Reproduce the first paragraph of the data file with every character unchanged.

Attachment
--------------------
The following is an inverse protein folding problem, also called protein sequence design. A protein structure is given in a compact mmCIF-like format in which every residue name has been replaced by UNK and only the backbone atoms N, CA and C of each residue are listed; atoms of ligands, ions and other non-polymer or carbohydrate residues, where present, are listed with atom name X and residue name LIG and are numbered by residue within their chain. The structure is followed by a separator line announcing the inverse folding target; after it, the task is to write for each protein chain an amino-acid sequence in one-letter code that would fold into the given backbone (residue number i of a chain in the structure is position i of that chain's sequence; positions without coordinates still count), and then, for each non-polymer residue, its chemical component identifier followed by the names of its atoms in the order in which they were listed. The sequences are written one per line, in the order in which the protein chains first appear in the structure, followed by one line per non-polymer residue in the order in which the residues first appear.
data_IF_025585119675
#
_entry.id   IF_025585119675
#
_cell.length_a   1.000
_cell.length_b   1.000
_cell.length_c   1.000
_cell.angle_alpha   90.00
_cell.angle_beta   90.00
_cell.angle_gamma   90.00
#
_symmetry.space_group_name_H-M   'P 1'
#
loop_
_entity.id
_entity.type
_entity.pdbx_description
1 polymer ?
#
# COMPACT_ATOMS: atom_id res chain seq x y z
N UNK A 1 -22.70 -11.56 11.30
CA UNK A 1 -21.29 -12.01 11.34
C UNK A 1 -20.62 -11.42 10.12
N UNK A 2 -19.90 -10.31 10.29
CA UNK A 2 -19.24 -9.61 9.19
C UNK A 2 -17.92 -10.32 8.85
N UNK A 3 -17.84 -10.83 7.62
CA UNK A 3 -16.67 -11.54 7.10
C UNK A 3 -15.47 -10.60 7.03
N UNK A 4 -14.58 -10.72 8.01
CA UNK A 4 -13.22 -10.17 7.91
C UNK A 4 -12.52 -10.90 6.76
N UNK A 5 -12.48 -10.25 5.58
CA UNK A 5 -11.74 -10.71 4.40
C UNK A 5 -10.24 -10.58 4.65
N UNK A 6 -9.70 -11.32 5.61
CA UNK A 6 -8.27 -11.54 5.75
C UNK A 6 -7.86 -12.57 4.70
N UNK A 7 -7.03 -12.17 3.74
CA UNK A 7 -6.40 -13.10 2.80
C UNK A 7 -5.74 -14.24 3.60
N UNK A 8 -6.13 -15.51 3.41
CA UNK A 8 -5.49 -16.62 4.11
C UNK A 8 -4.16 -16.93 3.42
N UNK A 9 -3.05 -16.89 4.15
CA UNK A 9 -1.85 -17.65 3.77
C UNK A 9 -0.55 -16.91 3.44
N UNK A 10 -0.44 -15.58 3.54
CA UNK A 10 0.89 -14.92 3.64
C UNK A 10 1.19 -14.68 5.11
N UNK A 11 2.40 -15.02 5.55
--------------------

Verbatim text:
The following is an inverse protein folding problem, also called protein sequence design. A protein structure is given in a compact mmCIF-like format in which every residue name has been replaced by UNK and only the backbone atoms N, CA and C of each residue are listed; atoms of ligands, ions and other non-polymer or carbohydrate residues, where present, are listed with atom name X and residue name LIG and are numbered by residue within their chain. The structure is followed by a separator line announcing the inverse folding target; after it, the task is to write for each protein chain an amino-acid sequence in one-letter code that would fold into the given backbone (residue number i of a chain in the structure is position i of that chain's sequence; positions without coordinates still count), and then, for each non-polymer residue, its chemical component identifier followed by the names of its atoms in the order in which they were listed. The sequences are written one per line, in the order in which the protein chains first appear in the structure, followed by one line per non-polymer residue in the order in which the residues first appear.